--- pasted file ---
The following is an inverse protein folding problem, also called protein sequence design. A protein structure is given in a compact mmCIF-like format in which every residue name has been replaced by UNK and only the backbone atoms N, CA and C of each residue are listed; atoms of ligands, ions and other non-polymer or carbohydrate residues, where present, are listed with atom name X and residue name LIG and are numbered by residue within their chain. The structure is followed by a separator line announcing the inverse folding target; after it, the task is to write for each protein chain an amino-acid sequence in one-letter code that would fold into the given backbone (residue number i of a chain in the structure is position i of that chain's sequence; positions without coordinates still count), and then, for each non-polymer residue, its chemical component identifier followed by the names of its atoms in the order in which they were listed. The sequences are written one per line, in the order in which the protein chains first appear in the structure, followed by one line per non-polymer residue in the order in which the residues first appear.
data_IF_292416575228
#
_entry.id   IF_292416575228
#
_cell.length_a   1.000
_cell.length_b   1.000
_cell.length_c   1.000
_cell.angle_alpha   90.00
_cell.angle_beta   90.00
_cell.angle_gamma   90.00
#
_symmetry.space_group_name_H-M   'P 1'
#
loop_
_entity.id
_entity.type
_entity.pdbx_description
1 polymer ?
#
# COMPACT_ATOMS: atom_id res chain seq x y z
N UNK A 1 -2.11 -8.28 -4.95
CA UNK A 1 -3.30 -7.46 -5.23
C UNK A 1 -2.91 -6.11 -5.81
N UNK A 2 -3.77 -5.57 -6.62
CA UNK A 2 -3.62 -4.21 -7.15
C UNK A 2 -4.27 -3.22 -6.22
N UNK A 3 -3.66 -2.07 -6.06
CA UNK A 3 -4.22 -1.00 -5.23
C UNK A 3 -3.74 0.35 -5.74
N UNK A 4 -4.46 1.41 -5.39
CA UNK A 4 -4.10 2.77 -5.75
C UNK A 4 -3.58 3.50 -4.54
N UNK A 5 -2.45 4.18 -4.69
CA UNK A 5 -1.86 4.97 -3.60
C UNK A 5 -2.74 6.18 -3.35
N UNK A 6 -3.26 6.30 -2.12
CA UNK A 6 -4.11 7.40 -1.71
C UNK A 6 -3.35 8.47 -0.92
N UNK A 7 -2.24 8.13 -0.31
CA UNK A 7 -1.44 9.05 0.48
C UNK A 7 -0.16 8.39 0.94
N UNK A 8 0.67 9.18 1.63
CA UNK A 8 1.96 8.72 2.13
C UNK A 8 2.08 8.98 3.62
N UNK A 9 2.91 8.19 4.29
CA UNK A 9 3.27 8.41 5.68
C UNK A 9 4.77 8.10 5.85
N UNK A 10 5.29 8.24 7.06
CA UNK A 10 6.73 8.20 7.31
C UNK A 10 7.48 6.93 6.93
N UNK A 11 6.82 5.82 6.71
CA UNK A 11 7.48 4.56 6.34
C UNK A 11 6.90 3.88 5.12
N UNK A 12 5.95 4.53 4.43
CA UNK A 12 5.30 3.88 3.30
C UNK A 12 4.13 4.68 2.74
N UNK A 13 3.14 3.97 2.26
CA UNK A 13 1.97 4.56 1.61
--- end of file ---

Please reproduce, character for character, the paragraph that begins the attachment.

The following is an inverse protein folding problem, also called protein sequence design. A protein structure is given in a compact mmCIF-like format in which every residue name has been replaced by UNK and only the backbone atoms N, CA and C of each residue are listed; atoms of ligands, ions and other non-polymer or carbohydrate residues, where present, are listed with atom name X and residue name LIG and are numbered by residue within their chain. The structure is followed by a separator line announcing the inverse folding target; after it, the task is to write for each protein chain an amino-acid sequence in one-letter code that would fold into the given backbone (residue number i of a chain in the structure is position i of that chain's sequence; positions without coordinates still count), and then, for each non-polymer residue, its chemical component identifier followed by the names of its atoms in the order in which they were listed. The sequences are written one per line, in the order in which the protein chains first appear in the structure, followed by one line per non-polymer residue in the order in which the residues first appear.